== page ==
Biscuit-topped chicken stew, classic macaroni and cheese, and other unmissable comfort food.
Have you ever been this tired? Did you look this adorable?
The best way to get kids reading: give them banned books.
The Life-Lifter: It's a real-life "It's a Wonderful Life"! Cash-mob rallies to save a local business.
So I was perusing the Facebook page of one of last year's finalists, the extremely talented Peregrine Honig, and saw a great post she shared with Jerry Saltz (the Simon Cowell-ish Work of Art judge). "This is great--have you seen this?" She asks, posting a list of "Commandments" by the novelist Henry Miller, written in the 30s. "Work on one thing at a time until finished," Miller commands himself. And— "Don't be nervous. Work calmly, joyously, recklessly on whatever is at hand."
There is other good advice here for anyone tackling a creative project (Miller was talking about writing novels, Peregrine and Jerry are referring to visual art). I especially loved "Keep human! See people, go places, drink if you feel like it." But perhaps what I love most are the many comments that follow—dozens of artists, aspiring and established, chiming in with what works or doesn't work for them. After all, creativity, any kind of creativity, is a process, and everyone has to find his or her own way. Still, it's nice to listen in for a moment here and there, get advice on issues like losing one's nerve, or not believing one's voice is worthy of being heard. To hear that even the Greats—Henry Miller, Peregrine—are sometimes in need of a little guidance.
6 Steps to Get Unstuck Creatively
How Anyone Can Be Creative
For cozying up with the ones you love: "As kids we didn't have a television at home, but we did have a record player. After school I'd sit by the window while my mother, who loved Elvis to bits, played 'Love Me Tender.' For me, this song still captures that feeling of being little and secure, thinking the world was perfect and simple."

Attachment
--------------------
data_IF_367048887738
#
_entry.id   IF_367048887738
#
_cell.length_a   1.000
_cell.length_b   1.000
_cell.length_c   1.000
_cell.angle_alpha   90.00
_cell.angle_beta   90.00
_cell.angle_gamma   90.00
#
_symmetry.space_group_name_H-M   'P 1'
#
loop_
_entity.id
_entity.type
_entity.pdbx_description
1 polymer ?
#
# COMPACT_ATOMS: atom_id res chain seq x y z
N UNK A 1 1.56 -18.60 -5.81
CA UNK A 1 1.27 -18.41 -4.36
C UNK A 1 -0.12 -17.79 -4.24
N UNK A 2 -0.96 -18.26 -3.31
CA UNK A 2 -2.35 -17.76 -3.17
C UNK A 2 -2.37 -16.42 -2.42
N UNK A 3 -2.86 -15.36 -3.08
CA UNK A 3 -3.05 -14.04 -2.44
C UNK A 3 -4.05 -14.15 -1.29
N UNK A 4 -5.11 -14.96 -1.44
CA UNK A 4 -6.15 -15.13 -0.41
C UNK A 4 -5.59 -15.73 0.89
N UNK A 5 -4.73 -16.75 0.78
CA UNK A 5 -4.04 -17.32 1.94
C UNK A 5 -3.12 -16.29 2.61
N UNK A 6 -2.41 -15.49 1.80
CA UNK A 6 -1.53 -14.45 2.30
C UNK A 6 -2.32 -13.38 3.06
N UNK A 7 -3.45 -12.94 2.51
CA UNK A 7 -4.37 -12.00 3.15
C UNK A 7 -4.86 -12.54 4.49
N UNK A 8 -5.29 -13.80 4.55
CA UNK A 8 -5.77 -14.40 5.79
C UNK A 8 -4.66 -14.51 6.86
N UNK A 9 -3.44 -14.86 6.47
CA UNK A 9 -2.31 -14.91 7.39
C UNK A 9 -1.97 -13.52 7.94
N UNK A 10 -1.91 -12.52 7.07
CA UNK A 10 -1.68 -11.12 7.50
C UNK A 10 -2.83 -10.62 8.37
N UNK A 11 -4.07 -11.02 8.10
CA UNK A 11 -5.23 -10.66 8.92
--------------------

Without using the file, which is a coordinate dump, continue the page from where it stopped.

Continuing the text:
For a mood boost:
"There's a tradition in Ireland that on St. Stephen's Day, the day after Christmas, kids go house to house singing for money or candy. Once I got older, I realized people are more generous after a few pints, so I started singing in pubs. 'My Irish Molly O' was always a good song—it's strong and boisterous."
For a little nostalgia:
"I have such great memories of singing Marty Robbins's 'El Paso' in the car with my dad, who enjoys anything cowboy related. When I brought my husband home to Ireland, he was wearing a cowboy hat, and my dad was totally impressed. Now I love listening to this song with my own kids."
For feeling young:
"I often put on the Smiths to relax—especially 'There Is a Light That Never Goes Out.' I loved them as a teenager, and when I listen to them now, I'm instantly transported to adolescence. I think, 'I'm young!' And then I look in the mirror and go, 'Oh shit, wrinkles!'"
Books that made a difference to Scarlett Johansson
Diablo Cody's aha! moment: how to weather any storm
The world according to Gayle: 6 things I'm crazy about
"The circle no one could break": Diagramming the schematics of love.
You'll never guess what these celestial images are actually of.
Get something "just for him" at the grocery store—and 10 more little ways to improve your relationship.
Better than chalky candy hearts: The best poems to send a crush.
The Life-Lifter: Good Samaritan alert—the former police officer who saved three kids from a submerged vehicle.